2. We have seen, then, that Infinite Mind or Intelligence is not simply the creative source, but the inward, constitutive principle of the world, the presupposition of the being and life of man. But we can go further than this. Not only is it true that the finite world can be understood only in the light of the idea of God, but there is a sense in which that idea involves the existence of a finite world. In the nature of God as, self-revealing Spirit, there is contained, so to speak, the necessity of His self-manifestation in and to a world of finite beings, and especially in and to a world of finite intelligences made in His own image. If it be true, on the one hand, that, without the idea of God, nature and man would be unintelligible, there is a sense in which it is also true, on the other hand, that without nature and man God would be unintelligible. When, in the language of Christian thought, we say that all things exist “for the glory of God,” that “of him and through him and to him are all things,” that “the invisible things of him, from the creation of the world, are clearly seen, being understood by the things that are made, even his eternal power and Godhead,” that finite spirits in their ideal perfection “are chosen in him,” i.e. in Christ, “before the foundation of the world,”—what such expressions imply is not merely that all things owe their existence to God's creative will and power, or even that the divine thought is the constitutive principle of all finite things and beings; but further, that God fulfils Himself, realizes His own nature, in the existence of the world, and above all in the spiritual nature and life and destiny of man; that, with reverence be it said, the very being and blessedness of God are implicated in the existence, the perfection, the salvation, of finite souls. Beyond the relation of the creature to the Creator is the relation of the spirit of man to Him in whose infinite life we participate, and whose infinite love finds in us its fulfilment and satisfaction.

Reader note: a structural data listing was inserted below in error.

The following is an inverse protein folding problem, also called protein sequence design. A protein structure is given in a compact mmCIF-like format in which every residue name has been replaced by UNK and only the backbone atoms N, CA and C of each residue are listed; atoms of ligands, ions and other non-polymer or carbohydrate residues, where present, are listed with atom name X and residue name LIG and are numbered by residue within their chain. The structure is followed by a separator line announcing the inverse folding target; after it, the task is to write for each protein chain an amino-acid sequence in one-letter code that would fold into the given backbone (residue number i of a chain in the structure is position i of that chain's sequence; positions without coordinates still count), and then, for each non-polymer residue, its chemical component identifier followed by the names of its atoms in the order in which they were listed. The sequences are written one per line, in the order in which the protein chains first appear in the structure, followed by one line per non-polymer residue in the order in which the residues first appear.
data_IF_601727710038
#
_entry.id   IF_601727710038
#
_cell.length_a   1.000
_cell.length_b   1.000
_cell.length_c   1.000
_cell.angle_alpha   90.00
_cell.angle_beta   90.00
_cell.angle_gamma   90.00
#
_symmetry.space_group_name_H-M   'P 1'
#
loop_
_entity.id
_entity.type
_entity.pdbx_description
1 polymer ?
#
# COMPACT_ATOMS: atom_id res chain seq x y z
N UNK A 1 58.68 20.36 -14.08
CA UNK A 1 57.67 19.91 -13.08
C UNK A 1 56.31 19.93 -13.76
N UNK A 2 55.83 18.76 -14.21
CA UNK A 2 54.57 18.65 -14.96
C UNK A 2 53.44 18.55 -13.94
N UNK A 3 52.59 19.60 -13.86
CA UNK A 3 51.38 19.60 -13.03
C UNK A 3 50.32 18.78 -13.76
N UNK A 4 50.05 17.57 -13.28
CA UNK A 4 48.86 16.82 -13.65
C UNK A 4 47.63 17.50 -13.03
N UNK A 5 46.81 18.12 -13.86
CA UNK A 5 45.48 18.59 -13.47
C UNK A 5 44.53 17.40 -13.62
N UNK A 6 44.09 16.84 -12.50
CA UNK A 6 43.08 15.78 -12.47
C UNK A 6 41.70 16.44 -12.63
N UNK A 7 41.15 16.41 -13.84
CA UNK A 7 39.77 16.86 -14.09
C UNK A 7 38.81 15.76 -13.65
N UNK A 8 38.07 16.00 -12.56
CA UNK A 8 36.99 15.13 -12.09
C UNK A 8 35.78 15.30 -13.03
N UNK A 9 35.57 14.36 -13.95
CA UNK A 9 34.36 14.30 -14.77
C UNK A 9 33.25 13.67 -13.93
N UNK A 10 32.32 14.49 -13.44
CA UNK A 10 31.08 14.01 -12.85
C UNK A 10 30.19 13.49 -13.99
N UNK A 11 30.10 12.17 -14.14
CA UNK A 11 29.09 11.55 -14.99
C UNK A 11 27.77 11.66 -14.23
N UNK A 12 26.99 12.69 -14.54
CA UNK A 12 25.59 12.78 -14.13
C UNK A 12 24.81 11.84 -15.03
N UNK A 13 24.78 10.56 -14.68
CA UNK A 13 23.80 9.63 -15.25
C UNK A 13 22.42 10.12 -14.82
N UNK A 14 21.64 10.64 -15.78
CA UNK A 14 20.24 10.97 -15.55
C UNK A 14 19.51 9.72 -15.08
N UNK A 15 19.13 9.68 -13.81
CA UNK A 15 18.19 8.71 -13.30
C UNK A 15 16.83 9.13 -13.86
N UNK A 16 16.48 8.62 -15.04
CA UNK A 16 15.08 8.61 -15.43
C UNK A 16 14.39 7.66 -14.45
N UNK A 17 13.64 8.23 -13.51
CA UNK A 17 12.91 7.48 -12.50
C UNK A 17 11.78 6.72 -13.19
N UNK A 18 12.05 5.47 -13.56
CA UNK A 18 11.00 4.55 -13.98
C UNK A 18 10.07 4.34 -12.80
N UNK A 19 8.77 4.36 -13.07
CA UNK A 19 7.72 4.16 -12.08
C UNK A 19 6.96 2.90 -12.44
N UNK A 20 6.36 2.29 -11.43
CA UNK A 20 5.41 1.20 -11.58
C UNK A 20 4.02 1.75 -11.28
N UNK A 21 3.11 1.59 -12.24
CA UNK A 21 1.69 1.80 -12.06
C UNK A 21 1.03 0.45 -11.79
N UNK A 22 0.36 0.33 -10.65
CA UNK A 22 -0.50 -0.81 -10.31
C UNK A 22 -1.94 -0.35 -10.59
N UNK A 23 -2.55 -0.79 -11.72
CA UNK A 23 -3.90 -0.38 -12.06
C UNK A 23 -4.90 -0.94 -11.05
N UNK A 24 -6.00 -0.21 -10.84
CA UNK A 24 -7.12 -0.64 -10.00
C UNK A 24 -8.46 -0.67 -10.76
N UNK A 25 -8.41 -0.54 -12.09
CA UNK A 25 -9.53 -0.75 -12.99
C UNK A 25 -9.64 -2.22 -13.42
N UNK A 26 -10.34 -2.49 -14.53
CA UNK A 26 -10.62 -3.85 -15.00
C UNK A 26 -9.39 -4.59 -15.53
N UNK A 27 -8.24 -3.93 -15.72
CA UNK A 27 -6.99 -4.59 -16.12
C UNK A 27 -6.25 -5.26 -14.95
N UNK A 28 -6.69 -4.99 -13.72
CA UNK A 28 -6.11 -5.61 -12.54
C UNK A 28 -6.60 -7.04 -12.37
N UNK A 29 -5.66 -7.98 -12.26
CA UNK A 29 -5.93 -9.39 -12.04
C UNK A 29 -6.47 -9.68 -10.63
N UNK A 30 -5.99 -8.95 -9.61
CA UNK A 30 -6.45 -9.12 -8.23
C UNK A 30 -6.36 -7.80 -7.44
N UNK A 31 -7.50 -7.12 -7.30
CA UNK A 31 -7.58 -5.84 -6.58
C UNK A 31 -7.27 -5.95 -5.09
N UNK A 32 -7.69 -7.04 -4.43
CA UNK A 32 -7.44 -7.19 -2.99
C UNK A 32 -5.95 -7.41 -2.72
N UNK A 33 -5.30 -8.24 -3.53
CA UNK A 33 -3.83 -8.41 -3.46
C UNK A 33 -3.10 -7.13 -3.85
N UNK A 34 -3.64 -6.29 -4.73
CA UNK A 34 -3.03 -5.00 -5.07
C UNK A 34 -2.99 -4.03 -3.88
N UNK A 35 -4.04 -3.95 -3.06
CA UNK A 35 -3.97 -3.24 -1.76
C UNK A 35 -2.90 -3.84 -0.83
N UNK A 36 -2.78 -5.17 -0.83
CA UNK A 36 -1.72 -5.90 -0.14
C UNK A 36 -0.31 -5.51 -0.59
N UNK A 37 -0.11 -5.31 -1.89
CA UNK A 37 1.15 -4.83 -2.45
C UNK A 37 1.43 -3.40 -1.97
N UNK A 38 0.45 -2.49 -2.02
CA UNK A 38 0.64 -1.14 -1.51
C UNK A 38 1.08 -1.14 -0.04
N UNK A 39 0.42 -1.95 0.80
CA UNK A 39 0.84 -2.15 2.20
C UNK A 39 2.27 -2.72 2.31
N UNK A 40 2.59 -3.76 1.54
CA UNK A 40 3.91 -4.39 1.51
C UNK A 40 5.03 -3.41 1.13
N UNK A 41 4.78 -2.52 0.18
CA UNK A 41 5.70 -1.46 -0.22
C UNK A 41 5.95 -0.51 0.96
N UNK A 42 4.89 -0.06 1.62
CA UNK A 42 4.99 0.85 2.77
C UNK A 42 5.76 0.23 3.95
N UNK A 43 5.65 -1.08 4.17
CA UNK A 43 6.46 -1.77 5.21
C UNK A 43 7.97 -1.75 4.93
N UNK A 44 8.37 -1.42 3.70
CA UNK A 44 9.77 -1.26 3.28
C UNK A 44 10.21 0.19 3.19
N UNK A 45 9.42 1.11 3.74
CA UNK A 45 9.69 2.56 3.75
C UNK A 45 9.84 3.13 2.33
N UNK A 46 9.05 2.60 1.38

That the existence of the world is involved in the very nature of God is, from one point of view, only the converse of what has been said above. If nature and man have the principle of their being in God, there must be something in God which implies the existence of nature and man, and which, without nature and man, would remain unrevealed and unrealized. When we say that the plant is related to the root or germ, not arbitrarily, but by an inward and essential necessity of nature, so that the former could not be what it is without the latter, we imply conversely that the root or germ has in it something which seeks its realization in the plant, and without the latter would remain unfulfilled and incomplete. So, when we say that, in its whole spiritual nature—its intelligence, its moral and religious life, the finite spirit rests on and is rooted in the Infinite, what we imply is that in the Infinite there is that which involves the existence of the finite spirit. If there be a divine element in man, there must be, so to speak, a human element in God, of which the whole spiritual life and history of the world is the manifestation. And that there is such a divine element in man we have already attempted to show. Our whole experience rests on the presupposition of an infinite ideal in us yet above us, of which science, art, morality, religion, are only the gradual and more or less imperfect realization. Our whole intellectual life, as I have above said, implies it. All knowledge involves a tacit appeal to an absolute criterion of thought an eternal truth or reality without which our whole mental activity would be baseless and illusory. All art, again, implies an absolute criterion of beauty, an ideal which does not come or go with the vision of the poet or artist, and of which his highest moments of inspiration are only partial revelations, and which, in the noblest products of his genius, he is struggling to realize. Above all, the moral and religious life presupposes an infinite ideal in us and yet above us. In our moral endeavours, in our religious aspirations, we have the consciousness of aiming at an end that is not of our own creating; we are claiming affinity with an object which, though we only dimly and imperfectly apprehend it, though it surpasses our highest attainments, is that in which we truly find ourselves and our true vocation, as spiritual beings—the mark of the prize of our high calling.